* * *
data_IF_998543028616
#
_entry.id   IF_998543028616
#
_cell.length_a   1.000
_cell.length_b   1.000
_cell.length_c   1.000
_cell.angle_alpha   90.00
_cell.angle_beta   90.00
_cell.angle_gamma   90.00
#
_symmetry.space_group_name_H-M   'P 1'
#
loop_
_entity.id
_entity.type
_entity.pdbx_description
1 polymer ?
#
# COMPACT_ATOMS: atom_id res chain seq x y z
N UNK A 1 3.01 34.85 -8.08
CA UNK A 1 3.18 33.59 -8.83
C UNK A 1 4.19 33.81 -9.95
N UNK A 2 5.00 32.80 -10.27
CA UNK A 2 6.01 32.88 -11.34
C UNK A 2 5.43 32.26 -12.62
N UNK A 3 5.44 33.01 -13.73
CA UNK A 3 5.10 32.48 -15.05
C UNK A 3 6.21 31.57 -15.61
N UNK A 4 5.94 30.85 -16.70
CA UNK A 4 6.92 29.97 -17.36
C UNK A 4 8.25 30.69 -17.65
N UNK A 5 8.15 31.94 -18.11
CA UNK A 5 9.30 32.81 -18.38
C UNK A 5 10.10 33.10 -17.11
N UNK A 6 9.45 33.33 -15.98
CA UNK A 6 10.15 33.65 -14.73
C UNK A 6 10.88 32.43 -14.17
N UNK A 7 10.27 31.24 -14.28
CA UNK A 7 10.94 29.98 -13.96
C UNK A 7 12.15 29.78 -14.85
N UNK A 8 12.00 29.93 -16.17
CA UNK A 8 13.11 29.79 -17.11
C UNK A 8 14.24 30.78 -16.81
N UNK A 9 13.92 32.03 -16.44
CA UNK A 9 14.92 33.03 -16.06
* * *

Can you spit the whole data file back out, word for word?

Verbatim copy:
data_IF_998543028616
#
_entry.id   IF_998543028616
#
_cell.length_a   1.000
_cell.length_b   1.000
_cell.length_c   1.000
_cell.angle_alpha   90.00
_cell.angle_beta   90.00
_cell.angle_gamma   90.00
#
_symmetry.space_group_name_H-M   'P 1'
#
loop_
_entity.id
_entity.type
_entity.pdbx_description
1 polymer ?
#
# COMPACT_ATOMS: atom_id res chain seq x y z
N UNK A 1 3.01 34.85 -8.08
CA UNK A 1 3.18 33.59 -8.83
C UNK A 1 4.19 33.81 -9.95
N UNK A 2 5.00 32.80 -10.27
CA UNK A 2 6.01 32.88 -11.34
C UNK A 2 5.43 32.26 -12.62
N UNK A 3 5.44 33.01 -13.73
CA UNK A 3 5.10 32.48 -15.05
C UNK A 3 6.21 31.57 -15.61
N UNK A 4 5.94 30.85 -16.70
CA UNK A 4 6.92 29.97 -17.36
C UNK A 4 8.25 30.69 -17.65
N UNK A 5 8.15 31.94 -18.11
CA UNK A 5 9.30 32.81 -18.38
C UNK A 5 10.10 33.10 -17.11
N UNK A 6 9.45 33.33 -15.98
CA UNK A 6 10.15 33.65 -14.73
C UNK A 6 10.88 32.43 -14.17
N UNK A 7 10.27 31.24 -14.28
CA UNK A 7 10.94 29.98 -13.96
C UNK A 7 12.15 29.78 -14.85
N UNK A 8 12.00 29.93 -16.17
CA UNK A 8 13.11 29.79 -17.11
C UNK A 8 14.24 30.78 -16.81
N UNK A 9 13.92 32.03 -16.44
CA UNK A 9 14.92 33.03 -16.06